Tackling diabetes in the UAE
Diabetes is a worldwide phenomenon. The disease affects nine percent of the adult population and is responsible for a staggering 1.5 million deaths across the globe each year. Or to put it another way, one person dies from diabetes every seven seconds.
Of the estimated 387 million people with diabetes the world over, 90 to 95 percent of them have Type 2. So to clarify, when we talk about diabetes, we are generally referring to Type 2.
What’s the difference between the two? Type 1 often begins in childhood for reasons that are for the most part unknown – though it is likely a combination of genetic factors and some sort of environmental trigger. It is an autoimmune condition that leads to the immune system wrongly attacking the pancreatic cells that produce insulin, which results in very little or no insulin production.
Type 2 is when the body starts to lose its ability to respond to insulin – known as insulin resistance. In response the body will initially produce more insulin, but eventually the strain can affect your body’s ability to produce insulin and insulin production will decrease.
When insulin is no longer produced or when insulin resistance occurs, the body is not getting sugar out of the blood and into the cells. Over time this will lead to a host of very serious medical problems, including nerve and organ damage.
In the past, Type 2 used to be an “adult” disease, usually starting after age 30 or even 40. We now know that this is no longer the case – with children developing the disease at a very young age. Why? Our unhealthy diet. Make no mistake about it, Type 2 is almost entirely caused by the lousy foods we are eating.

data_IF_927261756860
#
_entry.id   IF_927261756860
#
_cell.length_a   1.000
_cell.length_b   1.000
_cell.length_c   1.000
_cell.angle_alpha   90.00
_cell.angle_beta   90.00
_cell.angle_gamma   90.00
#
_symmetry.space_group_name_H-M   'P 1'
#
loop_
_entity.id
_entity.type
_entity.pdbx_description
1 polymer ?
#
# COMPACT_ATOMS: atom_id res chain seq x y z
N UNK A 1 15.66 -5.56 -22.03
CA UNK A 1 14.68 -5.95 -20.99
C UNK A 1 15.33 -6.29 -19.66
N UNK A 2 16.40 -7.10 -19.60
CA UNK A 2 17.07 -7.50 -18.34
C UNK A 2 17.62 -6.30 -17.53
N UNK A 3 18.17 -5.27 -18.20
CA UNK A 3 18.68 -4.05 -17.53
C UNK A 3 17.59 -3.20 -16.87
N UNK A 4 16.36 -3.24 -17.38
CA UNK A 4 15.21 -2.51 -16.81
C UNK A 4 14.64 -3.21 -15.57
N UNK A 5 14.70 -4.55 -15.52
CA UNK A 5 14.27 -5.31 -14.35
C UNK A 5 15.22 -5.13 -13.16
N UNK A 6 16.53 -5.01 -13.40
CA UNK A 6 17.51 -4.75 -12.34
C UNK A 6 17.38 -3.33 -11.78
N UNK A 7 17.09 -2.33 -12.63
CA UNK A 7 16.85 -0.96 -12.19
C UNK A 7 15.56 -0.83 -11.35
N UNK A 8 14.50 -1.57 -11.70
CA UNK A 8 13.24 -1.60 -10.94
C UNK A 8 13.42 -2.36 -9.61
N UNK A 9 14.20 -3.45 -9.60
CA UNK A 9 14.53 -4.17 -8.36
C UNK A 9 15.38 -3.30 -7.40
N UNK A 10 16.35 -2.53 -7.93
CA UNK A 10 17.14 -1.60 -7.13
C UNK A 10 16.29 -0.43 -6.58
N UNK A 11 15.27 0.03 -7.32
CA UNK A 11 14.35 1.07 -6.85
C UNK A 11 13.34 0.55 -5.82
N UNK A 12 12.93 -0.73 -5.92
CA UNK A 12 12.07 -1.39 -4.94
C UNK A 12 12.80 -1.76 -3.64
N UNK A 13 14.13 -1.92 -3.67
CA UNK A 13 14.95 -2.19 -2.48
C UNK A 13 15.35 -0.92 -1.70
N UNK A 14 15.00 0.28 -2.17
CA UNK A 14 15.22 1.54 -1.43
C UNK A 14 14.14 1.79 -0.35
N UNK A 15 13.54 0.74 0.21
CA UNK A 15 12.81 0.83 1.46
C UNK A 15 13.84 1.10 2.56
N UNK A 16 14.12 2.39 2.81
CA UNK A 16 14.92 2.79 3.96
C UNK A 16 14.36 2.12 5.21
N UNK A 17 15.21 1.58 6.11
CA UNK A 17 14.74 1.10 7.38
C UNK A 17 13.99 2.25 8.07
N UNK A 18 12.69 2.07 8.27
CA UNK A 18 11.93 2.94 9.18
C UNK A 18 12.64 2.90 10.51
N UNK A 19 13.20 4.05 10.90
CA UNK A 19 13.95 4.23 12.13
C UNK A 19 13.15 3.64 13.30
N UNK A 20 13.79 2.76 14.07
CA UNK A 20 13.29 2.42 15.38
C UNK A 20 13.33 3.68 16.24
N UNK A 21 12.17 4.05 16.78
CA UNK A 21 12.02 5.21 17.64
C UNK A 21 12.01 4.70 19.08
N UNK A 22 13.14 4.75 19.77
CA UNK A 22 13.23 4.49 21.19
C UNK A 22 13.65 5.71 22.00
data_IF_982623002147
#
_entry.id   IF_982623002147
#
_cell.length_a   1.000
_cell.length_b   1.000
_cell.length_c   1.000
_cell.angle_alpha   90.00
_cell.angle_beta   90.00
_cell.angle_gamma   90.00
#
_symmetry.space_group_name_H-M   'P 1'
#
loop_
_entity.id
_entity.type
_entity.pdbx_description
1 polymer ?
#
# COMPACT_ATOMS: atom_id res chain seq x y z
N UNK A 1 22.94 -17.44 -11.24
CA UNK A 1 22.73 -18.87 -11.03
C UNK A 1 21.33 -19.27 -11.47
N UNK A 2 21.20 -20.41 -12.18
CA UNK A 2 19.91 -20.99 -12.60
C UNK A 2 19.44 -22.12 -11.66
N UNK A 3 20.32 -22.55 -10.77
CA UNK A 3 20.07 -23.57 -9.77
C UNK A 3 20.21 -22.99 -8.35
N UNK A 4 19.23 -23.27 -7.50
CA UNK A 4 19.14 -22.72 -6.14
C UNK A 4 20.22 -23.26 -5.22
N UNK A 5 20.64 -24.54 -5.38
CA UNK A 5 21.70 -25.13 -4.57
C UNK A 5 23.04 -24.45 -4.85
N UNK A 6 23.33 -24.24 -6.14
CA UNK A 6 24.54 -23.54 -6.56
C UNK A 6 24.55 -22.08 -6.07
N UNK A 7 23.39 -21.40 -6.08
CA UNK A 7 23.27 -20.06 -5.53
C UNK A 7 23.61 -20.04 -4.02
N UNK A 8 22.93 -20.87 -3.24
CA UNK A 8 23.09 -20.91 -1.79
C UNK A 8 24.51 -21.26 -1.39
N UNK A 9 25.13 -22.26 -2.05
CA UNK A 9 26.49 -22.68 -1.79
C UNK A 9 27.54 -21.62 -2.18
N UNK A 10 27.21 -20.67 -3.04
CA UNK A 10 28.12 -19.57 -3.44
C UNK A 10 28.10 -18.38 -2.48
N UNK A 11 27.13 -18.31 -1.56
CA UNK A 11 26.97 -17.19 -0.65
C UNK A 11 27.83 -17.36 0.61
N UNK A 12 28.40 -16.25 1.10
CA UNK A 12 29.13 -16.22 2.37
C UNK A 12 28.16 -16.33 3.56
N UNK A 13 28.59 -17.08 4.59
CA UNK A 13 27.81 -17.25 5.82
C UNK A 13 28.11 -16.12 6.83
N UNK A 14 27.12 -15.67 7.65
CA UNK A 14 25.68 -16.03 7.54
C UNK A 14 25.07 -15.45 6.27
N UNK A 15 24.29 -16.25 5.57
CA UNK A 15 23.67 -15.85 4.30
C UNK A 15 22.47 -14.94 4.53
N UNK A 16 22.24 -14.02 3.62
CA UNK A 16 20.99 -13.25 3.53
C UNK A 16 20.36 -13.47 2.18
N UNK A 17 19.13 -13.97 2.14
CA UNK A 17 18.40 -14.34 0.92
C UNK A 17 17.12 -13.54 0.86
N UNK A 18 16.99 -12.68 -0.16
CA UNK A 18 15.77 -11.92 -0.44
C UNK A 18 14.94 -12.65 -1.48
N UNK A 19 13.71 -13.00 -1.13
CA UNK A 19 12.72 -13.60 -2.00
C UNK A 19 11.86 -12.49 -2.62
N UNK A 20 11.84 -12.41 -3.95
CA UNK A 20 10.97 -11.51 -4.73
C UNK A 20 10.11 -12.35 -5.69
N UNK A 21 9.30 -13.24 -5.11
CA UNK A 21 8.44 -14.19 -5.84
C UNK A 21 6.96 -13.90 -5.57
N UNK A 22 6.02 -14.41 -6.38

The situation in the UAE
The stats from the UAE make for even more disheartening reading, with 19 percent of the region’s adult population affected by the disease – and an many more estimated to be undiagnosed sufferers.
Type 2 diabetes can be prevented through a healthy diet, and for sufferers of Type 2 much can be done to not only control this disease but reverse it. In fact, many medical professionals are coming to believe that most Type 2 diabetes cases can be completely reversed.
The problem is that treatment for diabetes often tends to be done with medication only. But did you know that living a healthy lifestyle, with good diet and regular physical activity, can reduce the risk of diabetes by up to 80 percent?
The diabetes reversal program challenge
And now this is where you come in. Primal MD and Intelligent Health (a preventive medical centre located in Jumeirah, Dubai) is conducting a diabetes reversal study, and will be accepting volunteers within the UAE that meet certain requirements. Over the past 30 years it has treated many diabetics through the program, and many of those who have taken its advice have either reversed their diabetes or brought the condition to very manageable levels of control.
The programme will run for three months, from mid-January to mid-April 2016, and anyone wishing to be involved must be in the country for the duration of that time.
If you wish to take part, you must register your interest before 15 December 2015 with the programme coordinator, Nigora Normatova (email@example.com) and let her know why you think you would be a suitable candidate.
Given that this is a deadly disease that is claiming the lives of adults and children at a ridiculous rate, and is – as I like to repeat over and over – caused almost entirely by that awful Western diet full of sugars and grains and processed foods, it is entirely in our hands to control. So let’s at least show that we can get control.
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Graham Simpson, MD is Chief Medical Officer and Founder of Intelligent Health, a preventive medical centre located in Jumeirah, Dubai. He graduated from the University of the Witwatersrand Medical School in Johannesburg, South Africa, and is board certified in Internal Medicine and Emergency Medicine. As a founding member of the American Holistic Medical Association (AHMA) Dr Simpson is also a licensed homeopath.